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THE WASHINGTON TDIES, MONDAY, NOVEffiER 16, 1914.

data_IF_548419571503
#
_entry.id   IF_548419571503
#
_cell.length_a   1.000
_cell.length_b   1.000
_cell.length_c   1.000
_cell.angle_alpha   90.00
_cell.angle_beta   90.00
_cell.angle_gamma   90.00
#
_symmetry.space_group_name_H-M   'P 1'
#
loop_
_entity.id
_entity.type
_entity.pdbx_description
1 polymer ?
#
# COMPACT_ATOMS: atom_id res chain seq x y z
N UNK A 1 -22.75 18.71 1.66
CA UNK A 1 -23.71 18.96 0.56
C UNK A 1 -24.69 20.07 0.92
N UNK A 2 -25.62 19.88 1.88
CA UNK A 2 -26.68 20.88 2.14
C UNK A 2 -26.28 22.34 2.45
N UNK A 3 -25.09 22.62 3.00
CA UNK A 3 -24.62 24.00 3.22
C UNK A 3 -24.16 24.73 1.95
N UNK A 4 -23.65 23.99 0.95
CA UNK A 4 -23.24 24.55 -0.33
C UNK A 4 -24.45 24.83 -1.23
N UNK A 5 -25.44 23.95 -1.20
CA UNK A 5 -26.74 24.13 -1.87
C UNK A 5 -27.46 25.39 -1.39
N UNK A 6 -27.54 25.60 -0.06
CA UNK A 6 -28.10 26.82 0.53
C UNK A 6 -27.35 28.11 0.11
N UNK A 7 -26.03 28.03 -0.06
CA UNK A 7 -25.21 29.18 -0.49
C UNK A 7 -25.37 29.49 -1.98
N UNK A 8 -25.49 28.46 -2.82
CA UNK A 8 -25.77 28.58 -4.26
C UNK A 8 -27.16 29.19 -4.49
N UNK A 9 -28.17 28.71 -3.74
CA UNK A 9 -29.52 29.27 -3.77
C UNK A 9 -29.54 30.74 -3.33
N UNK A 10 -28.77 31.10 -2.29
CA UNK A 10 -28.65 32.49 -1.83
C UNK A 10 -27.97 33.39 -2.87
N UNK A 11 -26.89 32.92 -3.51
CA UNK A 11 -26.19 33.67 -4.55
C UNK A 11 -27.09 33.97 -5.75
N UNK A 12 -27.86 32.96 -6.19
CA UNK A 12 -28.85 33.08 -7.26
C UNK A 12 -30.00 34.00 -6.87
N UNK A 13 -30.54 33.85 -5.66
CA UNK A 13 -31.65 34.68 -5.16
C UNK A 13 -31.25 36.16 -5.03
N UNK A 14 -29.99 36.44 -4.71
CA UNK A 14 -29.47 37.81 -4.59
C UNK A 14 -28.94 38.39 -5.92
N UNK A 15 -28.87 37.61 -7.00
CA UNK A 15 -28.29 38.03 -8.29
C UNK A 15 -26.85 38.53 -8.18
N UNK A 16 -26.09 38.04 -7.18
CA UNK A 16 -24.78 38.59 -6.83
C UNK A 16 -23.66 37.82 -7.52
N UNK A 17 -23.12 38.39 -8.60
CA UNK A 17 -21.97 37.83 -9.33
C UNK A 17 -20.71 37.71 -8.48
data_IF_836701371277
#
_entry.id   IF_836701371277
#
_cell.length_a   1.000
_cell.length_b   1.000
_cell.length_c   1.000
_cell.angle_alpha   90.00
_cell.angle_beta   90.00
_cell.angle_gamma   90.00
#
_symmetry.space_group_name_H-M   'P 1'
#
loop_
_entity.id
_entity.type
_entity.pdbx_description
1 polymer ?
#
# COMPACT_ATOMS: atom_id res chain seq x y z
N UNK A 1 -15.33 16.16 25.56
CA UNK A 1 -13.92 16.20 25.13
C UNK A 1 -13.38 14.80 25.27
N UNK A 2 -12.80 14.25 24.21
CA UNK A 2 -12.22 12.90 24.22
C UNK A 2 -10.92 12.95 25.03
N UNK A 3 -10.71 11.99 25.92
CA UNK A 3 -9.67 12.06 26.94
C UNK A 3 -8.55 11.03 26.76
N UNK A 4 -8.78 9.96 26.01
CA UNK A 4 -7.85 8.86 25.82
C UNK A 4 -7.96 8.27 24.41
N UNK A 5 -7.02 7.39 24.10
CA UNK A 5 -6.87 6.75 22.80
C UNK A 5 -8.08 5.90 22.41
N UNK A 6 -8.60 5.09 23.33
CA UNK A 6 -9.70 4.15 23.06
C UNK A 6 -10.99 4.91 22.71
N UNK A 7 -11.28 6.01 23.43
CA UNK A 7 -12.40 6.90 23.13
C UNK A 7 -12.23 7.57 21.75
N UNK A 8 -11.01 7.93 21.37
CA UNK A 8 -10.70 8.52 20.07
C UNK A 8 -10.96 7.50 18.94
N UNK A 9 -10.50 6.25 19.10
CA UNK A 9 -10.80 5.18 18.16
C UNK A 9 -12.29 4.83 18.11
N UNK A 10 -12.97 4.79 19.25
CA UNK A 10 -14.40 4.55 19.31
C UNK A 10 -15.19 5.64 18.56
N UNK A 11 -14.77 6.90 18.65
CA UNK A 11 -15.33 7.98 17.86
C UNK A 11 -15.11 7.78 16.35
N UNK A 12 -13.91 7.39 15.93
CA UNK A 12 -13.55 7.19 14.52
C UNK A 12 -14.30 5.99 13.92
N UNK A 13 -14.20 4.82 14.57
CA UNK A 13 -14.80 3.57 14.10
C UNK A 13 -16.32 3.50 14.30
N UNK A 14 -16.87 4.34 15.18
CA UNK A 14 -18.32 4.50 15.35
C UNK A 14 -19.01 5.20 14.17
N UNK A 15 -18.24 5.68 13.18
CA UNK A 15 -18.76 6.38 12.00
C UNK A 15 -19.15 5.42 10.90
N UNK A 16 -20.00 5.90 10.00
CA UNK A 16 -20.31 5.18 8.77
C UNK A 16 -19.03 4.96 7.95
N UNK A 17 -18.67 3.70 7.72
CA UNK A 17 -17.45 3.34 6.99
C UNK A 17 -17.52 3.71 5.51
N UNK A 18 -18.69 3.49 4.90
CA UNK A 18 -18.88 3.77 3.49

PUIS FOB WILSONS TRIP TO CALIFORNIA THE KAISER AND HIS MOUSTACHE Will Go to Panama to Open Ganal and Then Proceed to Frisco Celebration. Elaborate pjans for the participation" of President "Wilson in the formal open ing: of -the Panama Canal and tho Panama-Pacific Exposition at San Fran cisco were announced today. Beginning with a formal reception by the Presi dent of the commanders of foreign naval vessels which will be gathered at Hamp ton Roads, the plans call for a review by him of the foreign ships, a trip through the Canal, and a visit to the expositions at San Diego and San Fran cisco. Owing to the war in Europe, the naval review at Hampton Roads, and the pro cession of foreign ships through the Canal will be much smaller than or iginally planned. If the war continuea only the war vessels of neutral coun tries will probably be represented. Thus far acceptances have been received from twenty-seven foreign men-o-war which will participate. President Will Press Button. These ships will arrive at Hampton Roads between February 10 and 15, and will ".here Join the United States fleet of seventeen battleships and cruisers. Escorted by the United States naval officers the foreign officers will be brought to "Washington, where, on Feb ruary 20, the President will receive them at the White House. In their presence the President will press a button open ing the exposition. On Washington's birthday the Presi dent will go to Hampton Roads and re view the ships as they sail southward for concentration at the eastern termi nal of the canal. On March 5, after signing the last of the bills passed by the short session of Congres, the Prei dent will return to Hampton Roads and board th,e new dreadnaught New York. Under convoy of her sister ship, tho New Tork .will at once proceed to tho east entrance of the canal, where, in the harbor of Colon, he will be trans ferred to the old battleship Oregon for the trip through the big canal. The Ore gon, manned by most of her old crew, The leave on surgeon's certificate of was selected for this purpose Because ' disability granted Captain LEO F. or tne mstonc trip sne maae arouna FOSTER, Coast Artillery Corps, is Cape Horn at the time of the Spanish- extpjidod six months on Account of American war. when, had the canal ex- Hlekness. .isted. ahe would have saved six weeks Second Lieutenant REDONn'n n. SITT- time. With the President on the Oregon Tnv r-n-at at-hii r-, t thA will bo Secretary of the Navy Daniels, Admiral Clark, who commanded the Ore gon at the time of her famous trip, and Admiral Dewey, hero of Manila bay. Formal Opening At Night. Upon the arrival of the Oregon at Balboa, the formal celebration of open- lnglhe canal will be held at night with fireworks, speechmaking, etc. Following this the President will exchange visits' wlh the President or the republic of Panama, after which he will board thei tv jurist iuiu ijiuvccu tu can x1 liui- clsco at the head of the international fleet On the way northward the Presi dent will stop for three days at he San Diego exposition, arriving at San Fran cisco March 24. After four days in Frisco, the President will return to Washington by rait ."White General" Busy in German-Austrian Armies IiONDON, November 16. The Petro-crad- correspondent of the Dally Mail in -announcing that Pctrograd has been made a dry city for the duration oftho war. and that no wine, beers or spirits wITl be allowed to be sold anywhere, j gives a legend permeating the Russian array of a "White General," who rides through the ranks on a white horse. "If he looks a man full In the face." the legend rtms. "that man bears a charmed life.' Those whom he passes with eyes averted arc marked for death. During the last two weeks the Whlte General' has not been seen In the Russian ranks. The soldiers say h is busy in the German and Austrian armies, talking with his eyes to the ground' PfejM';'--" -. HB mi " - ;-SlhH!H , . .nrlB : B X 'SBBBk' 3BBBBBBBBBv I.. -- -, jbM: ;.yajBBBBF ; ft ' 1!SiBbB1" '' 'SbBBbBbf -. .C illlBBBavaw TBBBib,'-.-'' .'bSBbBBBBBBS dBHBBBfK BBBBBBBBBBMrr MfHins jeer:; at mention OPWILSON DENIED Army and Navy ARMY. British Militant Has European Peace Plan Mrs. Pethick Lawrence. English mili tant and anti-war advocate, will talk to h representative gathering of Washing ton people, diplomats, and others Thursday night at the home of Mrs. John Joy White. She will endeavor lo interest them in an agitation toward bringing about peace among the warring nations of Europe. Police Court Record United States branch. Judge Mullounv Robert Vodroy, housebreaking; and CTand lar feay. tvn bonds for action of Krand Jury. Johanna Quill, assault. t!0 or H) dajs, Kd v,ard HollldRfc. assault. $20 or 30 days. John Ollllatn, assault. $10 or 30 dais. David Haw kins, assault. 120 or 60 days. Corint Cllzer. assault with a dancerous weapon. I3U0 bonds lor sxand Jurj'. t'laude McCauley, robbe,. J500 bonds lor action of grand Jury: William Hmothers. larceny, second offense. $500 iMinds j for grand Jury. Leu Is Johnson, assault. c n- tlnued to November 18: John F Joce. as- raulu SC days in Jail. James Wllklns. as- I ttUlt. $10 or 30 dajs: James Wllklns. tlireats. i personal bonds. John Coleman, perjury. SSO0 i bonds for action of jmind 1ur- C.enrtrt li I Atchison, assault, nol prossed. (.on;e j Second Lieutenant ROY Jrluas. Walter Martin, and Georse Itaum. larceny, forfeited. Marie Hobart. disorderly bouse, forfeited: Louis Webster, assault. ter- ' nonal bond. James Marlon McCauley. per- ! mlttlnr Kambllnp. forfeited Irene Tjler. as sault, forfeited. Frank B Uailey. destrovlnE movable property, forfeited. I'atrtck Mur ray. permlttlnK KambllnR. forfeited, neulah Marshall, destroylni; property, nol prossej, Michael Holohan. Iarcenv H casts), continued to November IT; Oiarles Mowbra. Iarcenv second offense), continued to No ember 23. George NellinBer. threats. perRonal Umd. Beulah E Stell-. threats, continued ir.rtefl nltely. Samuel Day. petit larcenj nol pn ts d. John Godfrey. Albert Klnc. I'hillo Ljlen. cruelty to animals, forfeited. Jaii). M'll lilns. threats, personal bond Mamie G Mande). assault, personal bond District branch. Jude Puh TolUtoral uer forfeited in the followlnc case F ,r Letterman General Hospital, Presidio of San Francisco. Cal., for dental treatment. Leave for ten days is granted Colonel WILLIAM P.- BLAUVELT. Infan try. First Lieutenant JAMES B. HENRY, JR., Thirteenth Cavalry, will Join his regiment. First Lieutenant GUY L. QUALLS, Medical Corps, to Camp E. S. Otis, Canal Zone, sailing from New Or leans, La., January 2, relieving Cap tain GEORGE E. PARISEAU. medi cal Corps. Captain DAN T. MOORE. Fifth Field Artillery, is detailed as inspector instructor of the organized militia, to New York city, December 20. First Lieutenant WILLIAM F. SHARP, inun ieia Arunery. to Denver, Col., to assume duties of inspector-Instructor of the organized militia, Decem ber 20. Captain RANCIS W. GRIFFIN, quar termaster Corps, to Alcatraz Cal., and report to the commandant. Pa cific branch, United States military prison, for temporary duty as as sistant to tho quartermaster. Major CHARLES P. SUMMERALL, Field Artillery, to Etowah, Tenn.; Biltmore, N.C., and Clayton, Ga,, on duty pertaining to Joint camps of instruction. Leave for three months, to take effect December 7, is granted Major WIL LIAM L. LITTLE, Medical Corps. First Lieutenant OSCAR C. WARNER, Coast Artillery Corps, will assume command of the United States Army mine planter Gen. Royal T. Frank, relieving Captain ALBERT H. BARKLEY, Coast Artillerv Corps. Captain HENNING F. COLLEY. Coast Artillery Corps, is transferred from the Thirty-fourth to the 106th Com pany. Each of the following officers of the Coast Artillery Corps is relieved from assignment: Second Lieutenant DAVID McL. CRAW FORD, to tho United States Army mine planter. Major Samuel Ring gold. Seccnd Lieutenant THEODORE R. MUR, to the United States Army mine planter. General Edward O. C. Ord Secord Lieutenant HAROLD G. DOUG LAS, to the United States Army mine planter. General Samuel M Mills. Second Lieutenant ROBERT E. KIM BALL, to the United States Army mine planter, General Royal T Frank. First Lieutenant HARRY W. STO VALL, Coast Artillery Corps, is re lieved from present duties Novem ber 20, and ax 111 report to the corn mandinc officer. Coast Defenses of the Cajo Fear The resignation by First Lieutenant ETHAN F. BUTLER. Medical Bo serve Corps, has been accepted to take effect November in Leave of absence for fifteen das is granted Colonel CHARLUs M GANDY. Medical Corps. Leave of absence for ten davs Is granted Captain HARRY O WIL- I..IAKJJ. Futh cavairy S. ATWOOI) Coast Artillery Corps, is relieved from assignment to the liTth Com pany, placed on the unassigncd lm inH will T-rrttt frt tlr n-k-- .Ji Sues Terminal Company, Asking $5,000 Damages Frederick W. Burnett filed a suit in the District Supreme Court today against the Washington Terminal Company and one of the company's detectives, Charles S. Cooley, for $5,000 damages. He claims that ho ro nfaniftncp' natty fhrt ITninn Station nun ov..a...q ..x. i...x w.-w on April 23 when he was assaulted by the detective and taken ueiore a crowd to a patrol box. S. McComas Hawken and George Havell are at torneys for the plaintiff. Aged and careworn by tremendous re sponsibilities, reports from Germany say, the Kaiser has removed the up turned ends of the moustache that have been so marked a characteristic of photographs of Europe's "War Lord." Here are three pictures of the Kaiser. One shows him in all the glory of his flowing moustache, another as he is with the ends trim med off, the third as he would look without the moustache. Note how re. markable a transition is shown. Protest Against Segreagtion on Account of Raft Adopted at Mass Meeting. Promoters of the mass meeting of colored persons held at the Second (Baptist Church, yesterday, deny m the following statement that anything was said in derision of President Wil son: "Washington. D. C, Nov. IS, 1914. "Editor of The Times. "Sir: Havlnj read In a morning pa per published in this city that the gatherine yesterday at Second Baptist Church was a riotous one. and that tho mention of the President's name brought forth jeers and hisses from tho audience, the officers in charge of the meeting wish to state that there was not a word uttered from the audlenco In derision of the President; no hissing nor Jeering. It was a dignified and orderly gathering. Had there been the least thing said disrespectful of the President, we, In charge of the meet ing, would not have tolerated It for a moment The party offendlne would have been ejected from the church at once. "THOMAS WALKER. "Chairman of Meeting. "W. BISHOP JOHNSON, "Pastor Second Baptist Church. "MAURICE W. SPENCER. "E. M. HEWLETT." Protest Segregation. A resolution protesting against segre gation was given the form of a state ment to the American people at the meeting. Tho speakers were W. M. Trotter, who headed the delegation of colored citi zens which visited the White House last week to protest against segrega tion in Government departments; Thomas Walker, chairman of the Dis trict branch of the Equal Rights League; E. M. Hewlett, T. T. Fortune, M. W. Spencer,' F. Norris Murray, and the Rev. W. Bishop Johnson. Mr. Trotter denied that he had used insulting or impertinent language to the President at the interview. In urging the passage of the resolu tion of protest, Mr. Trotter said: "For the first time In history, the President had pronounced his Administration's policy as one of racial discrimination." Resolution Passed. The resolution, passed unanimously, contained this paragraph: "We believe that this nation Is pass- Seventy-one Years Spent Under Same Roof After seventy-one years' residence under the same roof in Washing ton, the body of Miss Susan Hatch, eighty-nine years old, and the last of her family, will be borne to a midnight train tonight, and tomor row will be Interred in Greenwood Cemetery, Brooklyn, N. Y., where t her parents were buried nearly three quarters of a century ago. All day today a group of neigh bors kept watch in the quaint white house at Ninth and D streets soutn west. where a tangle of rose bushes and clumps of boxwood in the yard added a touch of somberness and dignity to the premises. It was in 1843 that Miss Hatch, then a girl of seventeen, first entered "that yard and for fifty years, as she grew to maturity and then bowed under the weight of accumulated years, she was a familiar figure in southwest Washington. For the last fifteen years Miss Hatch had been confined to her room with rheumatism, which ac counts for the tangle of the rose bushes and the untrimmed boxwood. But the friends' of more fortunate days never forget her, and the prim path from the picket gate to the threshold shows evidence of much wear. "Miss Hatch had a wondorfully clear mind and kept fully abreast of the times by persistent readlner," said a neighbor. "She remembered every thing she read and was better in formed on current topics than many business men. Her mind was un clouded to the last" The only occupant of the Hatch home besides the owner was Anne DeVaugh, an old colored servant who was with her mistress to the end. Before her death Miss Hatch made all arrangements for her fu neral, leaving a written request that services be conducted by the Rev. Dr. Davis, pastor of tho Westminster Memorial Presbyterian Church, and that he accompany her body to Brooklyn. Miss Hatch was the daughter of Capt Anslem Hatch, a sailing mas- ing through a physical and spiritual crisis, and that the Issues of life and death will be decided ultimately when the people of the nation shall be called upon in the usual way to pronounce Judgment for or against the responsible government at Washington in Its un righteous policy of discriminating against the citizenship of the country on account of race and color; a policy of discrimination that can. and will be, if adopted, extended indefinitely to the 101 race groups that compose the na tional population." M-M-M-frM M-M-H-H-I-M-M H-I-I-I-H-l-H-M-I"!"!"!": ! I ! I H ! M-M-M-l M-I-M"! -I-M I-H-I-W-K-I-X-K-!1 Gunner A. E. Carolina. BENTFIELD. to South; violation police reflations. Crosby lsynum lyjuu fTledman. Charles W Morrtnon J.,hn I rieMsni, iiperi i isner Ernest M Mattinc 1 Robert Sonne iraac Wilson. Matthew Vatallns. Mike Scalulnls. and John ripondls. for profanity and disorderlv conduct. Ib.bert Bell. Fred I'lnkno. Edward Hall. Marearet rtutler. Harrv Coleman. Allen H Tjcen Al fred Williams: John Uurcets John oleman Hertte Crawford. FSnnle Harrison Lillian Harrion. William Jones. Alberr Newbv. and Frank Miles; John Klup. disorderly t5 or 15 lay: William Jordan, vacrancv. Jioo bond or 10 days: John Gillian, disorderly J5 or 15 days: Robert Frazler. dieordcrlv ." or 15 days; Dald Haukins. disorderly. 110 or r,0 day: Johanna Quill, disorderly. $10 or ?0 Uaye: Willlpm Dodon disorderly forfeited Oeorsre Dodton and Edwaro Harris, d'sor derjy. 15 or 15 daya each- Edinrnd Harris disorderly, personal bond: Edward Fnrrv disorderly. J5 or'J5 dajs. Susan IJokbs. un licensed bar J500 or 180 days; William Uokrb unlicensed bar. "smised; MaKKle Simons unlicensed bar, t.5( or CO das; Samuel M Sacks, speeding, nol prossed: Laura Heneon nuisance, nol nroesed; Alice Dent, disorderly J5 or IC days; Raymond Goodheart, disorderly forfeited: Frank M Humphries, violation police regulations, forfeited: Harvey Urav. disorderly, personal bond: Joseph Vlsemllle. disorderly, personal bond; Walter Burke, dis orderly, forfeited: Lucv Carter, disorderly, forfeited: William Reed, disorderly, forfeit ed: James Reed and Harry Ross, disorderly, forfeited. Charles Murray, disorderly, forfeit ed; Lewis Marshall, violation police regula tions, forfeited: Herman Payne, disorderly, forfeited: Harry Penncort. violation police regulations, dismissed: Robert ScroKKlns. Eo lation police regulations, forfeited. Jury case will be heard In this court Tneaaar. the Jurors having been ordered to MPcrt for service. and wlllreport to the commanding officer of the United States armv mine planter General John M Scho field for fluty Changes in the .station of officers of the Fourth Fteld Artillery ordered: Second Lieutenant WILLIAM .1. WRO NA. to "Wra Cruz. Mexico. Second Lieutenant RICHARD E AN DERSON to loin that portion of hli regiment at Texas City. Tex Captain JAMES A. Rl'v:r . S- Coast Artillery Corps, is detailed for pen era! recruiting ervloe, December 1. at Fort Slocum. relieving Captain MARINE CORPS. Captain J. S. TURRILL, to Marine Barracks, Guam. First Lieutenant S. S. LEE, to U. S. S. Florida. First Lieutenant C. S. McREYNOLDS, to Marine Barracks, Mare Island. MOVEMENTS OF VESSELS. Sailed Pontlac, from New York yard for Newport; Tenneesse, from Sclo, Aegean sea for Vourlah; Jason, from Brooklyn for Falmouth. England; Rainbow, 'from Honolulu for Mare Island; Marjland, from Bremerton for Port Angeles, en route San Fran cisco; Buffalo, from Mazatlan for La Paz; Chnttanooga, from Afa pulco for Salina Cruz; Dixie, Am men. Burrows. Beale, Casfiin, Cum mings, Drayton, Fannig, Jarvis, Jenkins Jouett, Trippe. McDougal, Patterson, from Lynnhavon bay for Hampton Roads; New York, Arkan sas, Utah, North Dakota, Delaware, New Jersey, Nebraska, New Hamp shire, Georgia, Ontario from south ern drill grounds for Hampton Roads: Beale, Jenkins and Jouett, from Hampton Roads for Norfolk yard; Iroquois, from San Diego for Mare Island; Maryland, from Port Angeles for ; Jarvip, Trippe, Burows, Ammen, Patterson, from Hampton Roads for Norfolk yard; San Diego, from Mare Island for Tiburon, Cal.; K-5 and K-ti, from Boston for Newport; Cincinnati, fiom .Shanghai for Nagasaki. i Arrived Pontine at Newport, Mack enzie at Miami, Walke and Lam- miii at Lookout Light, Maryland at I Iticmerton, Raleigh at Acapulco, j Dixie. Ammen, Burrows, Bealo, CasHin. Cummings, Drayton, Fan ning, Jarvis, Jenkins, Jouett, Trippe. McDougal, I'atterson. Ar kansas. Utah, North Dakota, Dela- wan-. New Jersey, Nebraska, .New Hampshire. George, and Ontario at Jlamjiton Roads, Dupont at Bos ton, Tanning, Beale, Jenkins, and Join tt at Norfolk yard, Jarvis Trinne. HurrnWH Ammen. and Pnt- tersnn at Norfolk yard, iiiin Diego ' .?. at Tiburon, Buffalo at Lal'az. I -' The day of Thanksgiving is almost at hand and we have more to be thankful for this year than ever before. Think of the devastation and terrible war abroad, while here we will -be bountifully supplied with the choicest of delicacies. JOHN R. MUSGKAVE, tillcry Corps. Coast At- Captain JAMES A TM 'GOLF'S Coast Artillery Corps, placed on the last of detached officers Decembci 1 and Captain JOHN R Ml'SGRAVE. Coast Artillery Corps, is removed, MIXED NUTS Lb15c MINCE MEAT None. Such, 3 pkgs...25c Fancy Moist, lb 15c Johnson's, 5-lb. crocks . . .55c RAISINS Seeded, 3 pkgs.. Seedless, pkg. ... Layer Raisins, lb Malaga Raisins, lb ,25c ,12c .10c .25c Extra Special TOMATOES Delicious CHEESE Lb. 18c CAN 7c DATES Purity Brand, pkg 5c Paradise Brand, pkg. ...,10c Pitted, Dates, pkg 15c Fard Dates. lb 10c CANDY MIXED LblOc WORTH. 20c Large No. 3 can. Full of red ripe fruit. A big bargain. MALAGA GRAPES Lb. 10c EXTRAS Pumpkin, can 10c Squash, can 10c Currants, 3 pkgs...25c Evaporated Peaches, pound ... 6c R & P Plum Pudding 10c; n1 23c; 2 43c Title to Vast Tract Is Fixed by Supreme Cqurt Title to thousands of acres of valuable land iti eastern Oklahoma was llxed by the iIim ision of the Supreme Court today in tin. else of the United States versus II. U. Rartlett and Theodore G. Lash ley. Tht- Supreme Court refused to set aside the deeds conveying tin- land in cjuei-tion to Rartlett and from him to I.ashlej The proceediiiK was in equity to set aside a ded executed by Moses Wiley, a three-quarter blood Creek Indian, con vyin lands other than homestead, patented to him under act of Congress appioved June .10, 1902, to II. TJ. Hart lett and also a need from Rartlett to Lachley, conveying the land to the latter. 10 Pounds Sugar for 37c With a 50c purchase of Tea, Coffee, Spices, Flavoring Extracts, or A & P Baking Powder. This price is good for the entire week. Larger quantities in proportion. NAVY. Captain C. r. HUGHES, commissioned from July 10, 1914. Commander V. S. TURPI N. commla !oned from December 20. 1913. Commander T. T CR.U'B.V, commis sioned from July 10, JiUl. Lieutenant Commands J O. RICII AltPSON'. commisMoned from Jnlv 1. 1914 i Lieutenant RANDALL JACOBS, com- I Fofhr rvf PonHol Mori missioned from .July 1. 19H. rallier OT capital iYieil i-iuuii'iiiun. w. J-. WliUAMSON commissioned from July 1, J9R Lieutenant (junior grad) V ' H BOOTH, to Asiatic station. Lieutenant (junior grade) ARTHUR BARNEY, commissioned from June 5. 1914. Lieutenant (junior grade) C. S. GILL ETTE, commissioned from June C. 1914. Paymaster General T. J. COWIE, to Naval War College. Chief Boatswain T. L. McKENNA. re tired; placed on retired list of offi cers or tne navy from November 9,- i 91.4 Chief Gunner O conain. BORGESON, to Wis- Seasoning A $. I" Poultry, ran lOe HcU'h Potiltrj, can 10c Thme, lb. i!."ie; IkB ac Same lb. 25c pki;. . .-c Mnrjoram, lb. 25c; pkK 2c Saory, lb. 25c; pkK 2e Peels Citron, lb 20c Orange Peel, lb.. 15c Lemon Peel, lb.. 15c Crystallized Ginger, box 10c Prunes Prunes, 20-30's, lb 15c Prunes, 40-50's, lb 12c Prunes, 60-70's, lb 10c Prunes, 90-100's, lb 6c Figs Layer Figs, Pound, 1 5c Figs in Boxes, Each, 10c BEST CREAMERY BUTTER, lb. . . 37c Drowned Near Buffalo 5 i Cranberries, lb. ... 8c Evaporated Apricots, lb 12c Tuna Fish, large cans, 18c BINGHAMTON, N. Y., Nov. IG.-.Iohn King, ged sixty-eight, father of Frank and "Doc" King, of "Washington, was killed when he fell over a steejj em bankment, rendered unconscious and fell into the Susquehanna river, near here. For twenty years Mr. King was en gineer of the Jlyer on the Jefferson di vision of the Erie and was at his post when the accident occurred. Ho leaves a widow, two daMshters, and the two Big Main Store, 607 Seventh Street N. W. Wash- Brookfield E?g 32c Doz . . Country Eggs 29c Doz. . SfljR'K Pure Lard 15c lb. ter who had been in tha Slavs trade prior to Its suppression in the early part of the nineteenth century. When she came to Washington the house at Ninth and D streets south west stood on what was known as the commans and there -was no other' building wiihin a block of It Funeral services will be held at the house at 8:30 thl3 evening, ana a Httlo later the body will be put aboard the train for New Tork. Pringley Wants $2,500 For Part of His Finger The sum of. $2,500 damages for the loss of part of his little finger Is sought by Bernard TIngley In a suit filed tn the District Supreme Court today against the Chesapeako Beach Railway Company. Tingley claims that he caught his finger in the door of an overcrowded car. Thief Gets $125. ' Theft of a pocketbook contalnlnz J12." was reported to the police today by Miss .Catherine Friedman. 217 Pennsylvania avenue northwest. The purse was stolen from Miss Friedman's home last evening. XKHoofcwwb & Xotbrop New York WASHINGTON Paris. Store Hours now are 9 A. M. to 6 P. M. B Women's and Children's Hosiery and Underwear In Best Qualities THOSE of discrimin- ating iaste who appreciate the com fort of good hosiery and underwear will find our assortments of absorbing interest. The careful at tention given to the selec tion of our stocks and the slightest details in the fin ishing of each item is such that selections to suit every personal preference may be quickly obtained. From the best makers Dermophile, American Hosiery Co., Carter's, Harvard Mills, Richilieu, Dalby, Furly & Buttram's English Goods, Phoenix, Onyx, and other makers whose products have become well known as a result of the excellence of their manufac ture. Women's Combination Suits, in styles with high neck and long sleeves, ankle length drawers; or high neck and short sleeves with knee length drawers; " 50c to $5.00 each. Women's Vests and Drawers, 50c to $3.50 each. Children's Combination Suits, wjth high neck, short sleeves and knee length drawers or high neck, long sleeves and ankle length drawers, 50c to $1.50 each. Children's Vests and Separate Drawers, 25c to -$1.70 garment. Women's Lisle and Cotton Hose, in black and tan ; regular and extra sizes, 25c, 35c, 50c and 75c pair Women's Lisle Thread Hose, in black; 25c, 50c, 75c, and $1.00 pair. Women's Cashmere Hose, in black, regula tion and extra sizes; 50c, 75c, $1.00 and $1.25 pair. Children's Cotton Ribbed Hose, in fall and win ter weights, in sizes 6 to to years; 25c pair. Children's Extra Fine WeightHose, in black, white, and tan; 44c pair for size 7 other sizes rise or fall 2c on each size. Boys' Heavy Weight Hose, for boys who are too large f5r ordinary stockings yet wear short trousers, sizes 10, 10 J4, and 1 1 ; 25c, 35c and 50c -pair. Infants' Cotton Cashmere and Silk and Wool Hose, in black, white and tan; 25c, 37c and 50c - pair. T Wool Hose, for out of door sleepers, $1 .25 pair. Women's Knee Warmers, 85c and $1.00 pair. Doctor Denton's Sleeping Garments, for children from 2 to 10 years; 66c to 95c, according to size. Main floor, G Street. Gloves of Fashion in Great Variety at Conservative Prices T HOUGH there have been intimations of a scar city of good gloves, and where the supply was ample the prices would be hih, yet our assortments will quickly render such assertions null and voiJ. There is a plentiful variety here, and at conservative prices. Women's One-clasp P. X. M. Dogskin Gloves, in black and zuhite only; 85c pair. Women's Two-clasp Du plex Chamoisctte Gloves, in white, mode, gray and nat ural; $1.00 pair. Women's Two-clasp Chamoisette Gloves, in mode, pongee, gray, black and white; 50c and 75c pair. Women's 12 and 16-But-ton Length Chamoisette Gloves, in pongee, white and gray, and white with black embroidery; $1.00 pair. Main floor. Center. Women's Six-button-length Pull-on Chamoisette Glcves, with strap and pearl clasp at wrist; in mode, gra), white and black; $1.00 pair. Women's One-clasp P. X. M. Dogskin Gloves, in tan, white and black, and white, black and gray with con trasting stitching; $1.00 paii. Women's Eight-button-length Glace Gloves, in light tan and gray; $1.50 pair. sons, wno oar com kMl i&ftoa. frM,,HMK-r'i'.frH.fr,H"H',H'frfr4" 'J'VV'i'VVVP